Ever stumbled upon an article on social media that catches your interest? You click it. You are curious and anxious to read it. You are in the website – it loads, but at first, it seems empty. The site is there, but there is no text in it. You are probably annoyed. You are probably losing interest in the page fast and you’re ready to back out. A few split seconds later, the text finally appears.
This has become a problem in the past few years since fonts used by web pages can now be loaded from the web instead of just the default fonts of the user’s machine. This problem is more common in smaller machines such as smartphones and tablets. While we can now have fonts display exactly as we intend it to on all machines and browsers, consequently, it is now a factor in the loading of the web page. It is now part of our thinking when it comes to designing and developing for performance and the user experience.
So how do we deal with fonts with performance and user experience in mind?
Businesses leveraging the two technologies together would now be able to harness their data for critical insights and predictions, connect customer touchpoints across their business, and drive brand loyalty and growth.
The decision to use a web font at all.
Does certain text really need to use a web font? The reason to use web fonts is because we want certain text to look the same and fit the same across all systems and browsers. So why wouldn’t you want to use a web font? It comes down to performance. Web fonts have to be loaded from the server to the user like any other request on the web. This may make sense for titles, logos, hero text, and headings. For paragraphs, blogs, articles, important information, text that can be flexible with look and space, and just any text the user wants to see right away regardless what font it is, it may be simpler in these cases to just use the default serif/sans-serif fonts in the user’s machine.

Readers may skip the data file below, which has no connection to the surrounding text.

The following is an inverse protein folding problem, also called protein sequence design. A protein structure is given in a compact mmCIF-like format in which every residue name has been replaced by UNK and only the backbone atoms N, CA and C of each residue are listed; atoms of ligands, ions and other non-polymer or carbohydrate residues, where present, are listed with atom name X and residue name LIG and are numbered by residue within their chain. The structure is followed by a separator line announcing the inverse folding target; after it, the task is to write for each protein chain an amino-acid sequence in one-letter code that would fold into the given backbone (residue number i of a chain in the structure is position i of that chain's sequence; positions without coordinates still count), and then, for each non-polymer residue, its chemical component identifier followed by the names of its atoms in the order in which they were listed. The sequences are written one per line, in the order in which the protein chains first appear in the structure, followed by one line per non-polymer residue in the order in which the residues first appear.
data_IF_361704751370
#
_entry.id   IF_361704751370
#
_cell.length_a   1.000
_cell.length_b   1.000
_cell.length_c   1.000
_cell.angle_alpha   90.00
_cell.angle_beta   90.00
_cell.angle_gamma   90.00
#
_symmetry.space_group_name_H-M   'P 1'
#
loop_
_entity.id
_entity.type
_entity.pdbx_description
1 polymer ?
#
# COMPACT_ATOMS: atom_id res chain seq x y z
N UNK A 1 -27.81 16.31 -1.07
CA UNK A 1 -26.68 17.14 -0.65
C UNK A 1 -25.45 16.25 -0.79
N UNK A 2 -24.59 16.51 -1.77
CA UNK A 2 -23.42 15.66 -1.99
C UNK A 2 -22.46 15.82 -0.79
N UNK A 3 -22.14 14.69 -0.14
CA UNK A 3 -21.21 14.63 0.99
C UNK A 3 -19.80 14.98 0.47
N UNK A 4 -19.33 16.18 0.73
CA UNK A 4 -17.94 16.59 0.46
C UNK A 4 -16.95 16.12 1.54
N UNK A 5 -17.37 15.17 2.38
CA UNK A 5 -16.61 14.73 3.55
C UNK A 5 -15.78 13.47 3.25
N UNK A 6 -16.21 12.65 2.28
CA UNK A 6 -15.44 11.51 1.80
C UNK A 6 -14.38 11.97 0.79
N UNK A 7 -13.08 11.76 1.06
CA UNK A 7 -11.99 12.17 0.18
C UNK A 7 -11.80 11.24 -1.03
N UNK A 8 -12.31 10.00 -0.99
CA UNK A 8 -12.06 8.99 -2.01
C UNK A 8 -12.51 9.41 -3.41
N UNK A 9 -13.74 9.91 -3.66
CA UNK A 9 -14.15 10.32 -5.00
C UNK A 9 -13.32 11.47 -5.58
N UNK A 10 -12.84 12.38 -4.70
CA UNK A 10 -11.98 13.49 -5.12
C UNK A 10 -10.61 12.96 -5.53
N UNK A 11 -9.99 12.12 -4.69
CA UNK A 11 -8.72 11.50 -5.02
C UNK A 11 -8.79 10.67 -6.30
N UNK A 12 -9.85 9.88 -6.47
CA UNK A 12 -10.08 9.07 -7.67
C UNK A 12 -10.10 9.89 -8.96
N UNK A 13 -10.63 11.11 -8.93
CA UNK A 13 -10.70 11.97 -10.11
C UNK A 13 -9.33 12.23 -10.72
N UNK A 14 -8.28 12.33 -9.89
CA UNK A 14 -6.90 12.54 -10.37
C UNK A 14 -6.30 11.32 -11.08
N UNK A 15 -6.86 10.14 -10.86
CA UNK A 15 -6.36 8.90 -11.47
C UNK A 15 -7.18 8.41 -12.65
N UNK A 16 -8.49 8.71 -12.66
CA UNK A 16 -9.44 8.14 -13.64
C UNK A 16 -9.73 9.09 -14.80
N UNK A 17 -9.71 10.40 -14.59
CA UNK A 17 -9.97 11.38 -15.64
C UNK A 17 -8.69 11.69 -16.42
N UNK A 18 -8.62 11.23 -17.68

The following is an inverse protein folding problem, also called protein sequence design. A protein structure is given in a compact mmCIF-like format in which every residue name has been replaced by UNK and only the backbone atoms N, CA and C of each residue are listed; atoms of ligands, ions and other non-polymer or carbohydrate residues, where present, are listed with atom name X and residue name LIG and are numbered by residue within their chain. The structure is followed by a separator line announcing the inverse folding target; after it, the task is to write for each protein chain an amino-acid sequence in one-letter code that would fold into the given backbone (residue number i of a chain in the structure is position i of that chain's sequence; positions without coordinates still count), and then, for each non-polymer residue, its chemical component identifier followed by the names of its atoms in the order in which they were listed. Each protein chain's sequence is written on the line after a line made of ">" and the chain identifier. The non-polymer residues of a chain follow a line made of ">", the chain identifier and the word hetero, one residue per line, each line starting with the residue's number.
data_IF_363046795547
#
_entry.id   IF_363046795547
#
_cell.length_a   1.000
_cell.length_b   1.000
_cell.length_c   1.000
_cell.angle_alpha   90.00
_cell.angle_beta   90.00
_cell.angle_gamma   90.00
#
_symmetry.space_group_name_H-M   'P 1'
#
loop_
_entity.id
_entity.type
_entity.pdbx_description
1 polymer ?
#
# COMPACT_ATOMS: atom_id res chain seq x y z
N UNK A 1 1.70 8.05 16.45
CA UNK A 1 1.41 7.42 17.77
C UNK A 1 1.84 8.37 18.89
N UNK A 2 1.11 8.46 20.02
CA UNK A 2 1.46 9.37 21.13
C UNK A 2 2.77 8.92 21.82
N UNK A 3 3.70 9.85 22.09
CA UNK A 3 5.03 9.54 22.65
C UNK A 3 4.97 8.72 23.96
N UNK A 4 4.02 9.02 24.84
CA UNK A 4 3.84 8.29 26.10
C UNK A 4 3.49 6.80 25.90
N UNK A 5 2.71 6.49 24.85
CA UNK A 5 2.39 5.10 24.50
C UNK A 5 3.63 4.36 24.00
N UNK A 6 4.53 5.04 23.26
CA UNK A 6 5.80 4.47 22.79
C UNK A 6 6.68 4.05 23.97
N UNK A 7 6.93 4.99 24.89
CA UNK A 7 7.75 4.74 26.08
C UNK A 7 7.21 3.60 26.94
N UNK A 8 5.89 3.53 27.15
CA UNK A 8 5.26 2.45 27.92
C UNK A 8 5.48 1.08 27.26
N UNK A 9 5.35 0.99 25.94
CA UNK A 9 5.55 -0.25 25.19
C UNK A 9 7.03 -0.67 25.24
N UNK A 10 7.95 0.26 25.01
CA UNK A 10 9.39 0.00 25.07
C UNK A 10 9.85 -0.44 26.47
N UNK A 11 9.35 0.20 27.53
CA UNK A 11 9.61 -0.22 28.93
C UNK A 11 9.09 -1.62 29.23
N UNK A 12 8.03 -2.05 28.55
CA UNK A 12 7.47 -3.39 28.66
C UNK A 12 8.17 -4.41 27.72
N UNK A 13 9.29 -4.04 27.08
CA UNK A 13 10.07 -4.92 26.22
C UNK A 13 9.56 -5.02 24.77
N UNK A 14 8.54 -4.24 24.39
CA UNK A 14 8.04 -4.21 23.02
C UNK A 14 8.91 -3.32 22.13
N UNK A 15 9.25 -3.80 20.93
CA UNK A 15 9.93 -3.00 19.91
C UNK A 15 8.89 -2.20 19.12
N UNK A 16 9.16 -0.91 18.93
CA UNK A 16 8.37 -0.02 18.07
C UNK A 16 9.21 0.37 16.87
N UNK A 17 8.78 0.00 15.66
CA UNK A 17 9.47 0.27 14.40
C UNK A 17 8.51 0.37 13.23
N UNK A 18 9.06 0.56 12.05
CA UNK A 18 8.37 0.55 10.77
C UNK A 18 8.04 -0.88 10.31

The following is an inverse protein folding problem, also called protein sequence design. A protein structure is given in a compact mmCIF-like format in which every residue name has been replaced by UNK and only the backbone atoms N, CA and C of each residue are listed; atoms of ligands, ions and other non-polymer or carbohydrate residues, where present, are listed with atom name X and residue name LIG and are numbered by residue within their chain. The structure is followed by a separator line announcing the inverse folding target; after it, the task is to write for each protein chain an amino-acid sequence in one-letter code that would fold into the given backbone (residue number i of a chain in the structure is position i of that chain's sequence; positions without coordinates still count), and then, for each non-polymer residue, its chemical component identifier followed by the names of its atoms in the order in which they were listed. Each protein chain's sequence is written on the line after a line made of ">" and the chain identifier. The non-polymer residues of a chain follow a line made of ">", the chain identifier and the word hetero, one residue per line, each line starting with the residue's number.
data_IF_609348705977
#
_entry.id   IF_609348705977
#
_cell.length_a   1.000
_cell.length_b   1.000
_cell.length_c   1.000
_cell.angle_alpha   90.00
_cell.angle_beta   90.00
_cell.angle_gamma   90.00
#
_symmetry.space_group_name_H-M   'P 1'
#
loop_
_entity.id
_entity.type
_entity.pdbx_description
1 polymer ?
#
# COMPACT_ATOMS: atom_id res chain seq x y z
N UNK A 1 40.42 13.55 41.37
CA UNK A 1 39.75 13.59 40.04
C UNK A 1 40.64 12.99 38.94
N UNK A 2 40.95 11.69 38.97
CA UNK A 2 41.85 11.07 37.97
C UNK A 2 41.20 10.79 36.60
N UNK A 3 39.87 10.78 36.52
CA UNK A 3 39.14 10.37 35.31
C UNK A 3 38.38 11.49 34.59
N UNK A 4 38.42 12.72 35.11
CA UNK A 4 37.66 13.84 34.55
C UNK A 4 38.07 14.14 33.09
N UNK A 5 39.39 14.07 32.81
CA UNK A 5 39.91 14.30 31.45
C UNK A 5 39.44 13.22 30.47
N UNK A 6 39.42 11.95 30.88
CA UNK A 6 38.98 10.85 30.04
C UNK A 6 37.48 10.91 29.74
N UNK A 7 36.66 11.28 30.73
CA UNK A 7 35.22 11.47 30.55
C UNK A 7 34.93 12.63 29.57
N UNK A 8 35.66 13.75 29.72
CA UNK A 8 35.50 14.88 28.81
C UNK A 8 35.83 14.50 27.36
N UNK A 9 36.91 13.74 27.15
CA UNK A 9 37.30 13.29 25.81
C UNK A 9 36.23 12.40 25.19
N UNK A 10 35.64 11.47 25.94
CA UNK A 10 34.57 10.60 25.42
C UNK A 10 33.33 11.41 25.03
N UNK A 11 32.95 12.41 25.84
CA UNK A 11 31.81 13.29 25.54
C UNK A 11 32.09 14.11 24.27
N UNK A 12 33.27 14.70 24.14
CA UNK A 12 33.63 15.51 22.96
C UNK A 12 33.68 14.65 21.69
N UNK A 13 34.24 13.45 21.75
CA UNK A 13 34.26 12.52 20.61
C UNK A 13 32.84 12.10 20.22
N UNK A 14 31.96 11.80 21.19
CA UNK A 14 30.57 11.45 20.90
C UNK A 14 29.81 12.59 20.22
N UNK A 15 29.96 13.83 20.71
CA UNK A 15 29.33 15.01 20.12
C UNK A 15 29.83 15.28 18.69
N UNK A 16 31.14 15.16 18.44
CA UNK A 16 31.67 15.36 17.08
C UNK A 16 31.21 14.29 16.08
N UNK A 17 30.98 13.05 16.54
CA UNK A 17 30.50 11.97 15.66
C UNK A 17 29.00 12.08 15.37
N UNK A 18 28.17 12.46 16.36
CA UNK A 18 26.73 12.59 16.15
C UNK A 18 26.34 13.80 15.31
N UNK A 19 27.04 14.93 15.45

Implementing the best web font
When deciding to use web fonts, it’s best to use the web font format supported across all popular modern browsers and devices. Right now, WOFF (Web Open Font Format) is supported by all the latest browsers on all devices. WOFF2 is a newer version that is only supported on Firefox and Chrome. This one has even better compression, loads faster, and is much lighter.
It is important to know that while we want our text to look good and pleasant to read, just like any other aspect of the web site’s user experience, performance must always come to mind.
Here are some useful resources if you would like to learn more about the best practices when it comes to implementing fonts and ways to deal with web fonts: